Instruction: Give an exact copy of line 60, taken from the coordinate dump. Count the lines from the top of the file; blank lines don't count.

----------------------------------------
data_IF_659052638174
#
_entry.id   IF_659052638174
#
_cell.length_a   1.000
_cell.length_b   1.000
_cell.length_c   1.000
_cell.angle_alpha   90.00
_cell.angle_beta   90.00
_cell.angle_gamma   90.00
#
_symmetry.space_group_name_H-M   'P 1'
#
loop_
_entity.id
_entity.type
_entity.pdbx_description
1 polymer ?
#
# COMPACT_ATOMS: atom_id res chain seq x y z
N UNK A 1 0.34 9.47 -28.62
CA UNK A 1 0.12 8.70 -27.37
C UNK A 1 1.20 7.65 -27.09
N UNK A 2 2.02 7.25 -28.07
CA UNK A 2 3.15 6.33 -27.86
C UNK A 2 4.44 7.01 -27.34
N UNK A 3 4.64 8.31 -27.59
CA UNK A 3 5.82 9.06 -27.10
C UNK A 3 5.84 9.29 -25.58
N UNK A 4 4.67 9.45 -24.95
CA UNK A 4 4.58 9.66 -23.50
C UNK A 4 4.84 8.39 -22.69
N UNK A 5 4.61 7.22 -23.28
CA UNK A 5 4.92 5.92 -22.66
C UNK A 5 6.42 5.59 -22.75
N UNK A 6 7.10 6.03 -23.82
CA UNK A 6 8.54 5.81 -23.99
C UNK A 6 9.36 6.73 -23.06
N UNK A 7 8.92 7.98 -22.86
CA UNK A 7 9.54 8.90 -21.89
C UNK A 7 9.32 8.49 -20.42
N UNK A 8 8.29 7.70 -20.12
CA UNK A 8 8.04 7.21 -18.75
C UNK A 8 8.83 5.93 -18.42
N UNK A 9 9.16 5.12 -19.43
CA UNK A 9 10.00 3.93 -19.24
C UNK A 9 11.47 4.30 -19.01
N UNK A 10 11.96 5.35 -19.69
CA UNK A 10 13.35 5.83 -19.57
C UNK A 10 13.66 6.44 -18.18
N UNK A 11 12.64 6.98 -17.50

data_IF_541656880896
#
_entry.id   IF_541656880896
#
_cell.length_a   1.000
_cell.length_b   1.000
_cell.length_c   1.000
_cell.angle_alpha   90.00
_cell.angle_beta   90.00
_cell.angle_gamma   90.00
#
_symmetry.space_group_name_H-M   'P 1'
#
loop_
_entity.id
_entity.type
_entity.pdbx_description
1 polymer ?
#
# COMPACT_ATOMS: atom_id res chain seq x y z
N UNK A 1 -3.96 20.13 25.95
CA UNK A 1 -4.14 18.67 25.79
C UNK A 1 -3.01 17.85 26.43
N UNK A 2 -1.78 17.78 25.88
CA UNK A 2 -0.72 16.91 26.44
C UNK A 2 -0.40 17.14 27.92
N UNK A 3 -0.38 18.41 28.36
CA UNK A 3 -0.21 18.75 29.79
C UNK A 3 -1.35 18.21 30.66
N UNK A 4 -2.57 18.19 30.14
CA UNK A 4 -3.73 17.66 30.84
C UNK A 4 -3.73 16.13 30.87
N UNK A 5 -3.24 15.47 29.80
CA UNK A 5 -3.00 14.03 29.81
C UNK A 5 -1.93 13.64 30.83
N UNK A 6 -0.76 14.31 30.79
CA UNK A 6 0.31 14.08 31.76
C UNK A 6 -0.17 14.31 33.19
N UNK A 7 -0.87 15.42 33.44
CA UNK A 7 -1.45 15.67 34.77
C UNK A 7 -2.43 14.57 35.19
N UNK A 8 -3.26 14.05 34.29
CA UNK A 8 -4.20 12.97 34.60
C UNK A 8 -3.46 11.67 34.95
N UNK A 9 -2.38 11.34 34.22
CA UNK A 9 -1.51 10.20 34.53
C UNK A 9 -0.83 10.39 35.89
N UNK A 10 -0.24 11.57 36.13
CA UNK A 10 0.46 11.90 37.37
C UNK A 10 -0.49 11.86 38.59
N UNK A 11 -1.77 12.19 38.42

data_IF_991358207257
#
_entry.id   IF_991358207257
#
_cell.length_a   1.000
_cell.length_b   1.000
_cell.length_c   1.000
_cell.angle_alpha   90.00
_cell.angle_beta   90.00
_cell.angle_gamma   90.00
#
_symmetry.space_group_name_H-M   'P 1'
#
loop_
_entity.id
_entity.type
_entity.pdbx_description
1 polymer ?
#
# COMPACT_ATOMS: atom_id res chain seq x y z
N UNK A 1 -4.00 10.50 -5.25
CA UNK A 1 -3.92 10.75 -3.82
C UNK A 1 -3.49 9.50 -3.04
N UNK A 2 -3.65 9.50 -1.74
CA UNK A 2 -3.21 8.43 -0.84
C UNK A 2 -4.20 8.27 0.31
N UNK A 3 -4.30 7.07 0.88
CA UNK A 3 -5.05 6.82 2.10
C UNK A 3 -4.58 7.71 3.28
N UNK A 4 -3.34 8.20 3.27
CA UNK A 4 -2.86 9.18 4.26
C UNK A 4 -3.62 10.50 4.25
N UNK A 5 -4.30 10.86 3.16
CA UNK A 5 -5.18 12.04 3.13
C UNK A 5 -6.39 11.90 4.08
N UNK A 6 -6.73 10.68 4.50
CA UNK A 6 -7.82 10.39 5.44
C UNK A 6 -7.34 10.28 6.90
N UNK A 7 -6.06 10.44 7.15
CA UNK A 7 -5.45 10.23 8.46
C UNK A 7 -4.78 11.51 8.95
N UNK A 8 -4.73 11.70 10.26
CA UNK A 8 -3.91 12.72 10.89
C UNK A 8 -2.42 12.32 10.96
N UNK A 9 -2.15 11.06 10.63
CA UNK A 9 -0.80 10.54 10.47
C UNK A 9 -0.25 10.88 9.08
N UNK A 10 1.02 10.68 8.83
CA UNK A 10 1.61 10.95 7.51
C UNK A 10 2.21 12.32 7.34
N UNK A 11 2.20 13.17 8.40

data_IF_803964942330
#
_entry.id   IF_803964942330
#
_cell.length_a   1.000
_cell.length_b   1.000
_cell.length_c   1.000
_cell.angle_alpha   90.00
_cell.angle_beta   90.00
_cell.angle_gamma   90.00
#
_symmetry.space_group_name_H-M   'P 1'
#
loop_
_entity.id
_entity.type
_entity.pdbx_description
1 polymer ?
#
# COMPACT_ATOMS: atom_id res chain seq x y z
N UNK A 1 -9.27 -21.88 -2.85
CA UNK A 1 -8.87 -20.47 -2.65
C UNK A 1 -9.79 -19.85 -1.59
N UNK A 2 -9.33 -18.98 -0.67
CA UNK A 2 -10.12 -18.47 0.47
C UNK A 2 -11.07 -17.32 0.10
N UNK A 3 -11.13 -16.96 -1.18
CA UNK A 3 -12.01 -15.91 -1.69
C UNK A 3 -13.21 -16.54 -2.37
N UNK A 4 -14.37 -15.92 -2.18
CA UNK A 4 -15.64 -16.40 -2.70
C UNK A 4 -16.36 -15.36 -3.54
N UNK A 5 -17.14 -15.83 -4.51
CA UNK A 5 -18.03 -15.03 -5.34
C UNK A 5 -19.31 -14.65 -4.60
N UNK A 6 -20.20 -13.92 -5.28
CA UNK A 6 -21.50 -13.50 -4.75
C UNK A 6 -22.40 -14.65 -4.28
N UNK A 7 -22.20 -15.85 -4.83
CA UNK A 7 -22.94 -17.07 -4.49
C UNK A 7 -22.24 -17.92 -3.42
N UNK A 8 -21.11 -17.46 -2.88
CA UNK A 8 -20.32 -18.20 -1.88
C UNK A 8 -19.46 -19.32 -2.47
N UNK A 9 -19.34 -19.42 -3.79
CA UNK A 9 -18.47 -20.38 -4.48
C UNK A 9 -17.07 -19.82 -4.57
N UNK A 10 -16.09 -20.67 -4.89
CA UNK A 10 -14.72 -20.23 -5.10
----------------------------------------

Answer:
_cell.angle_beta   90.00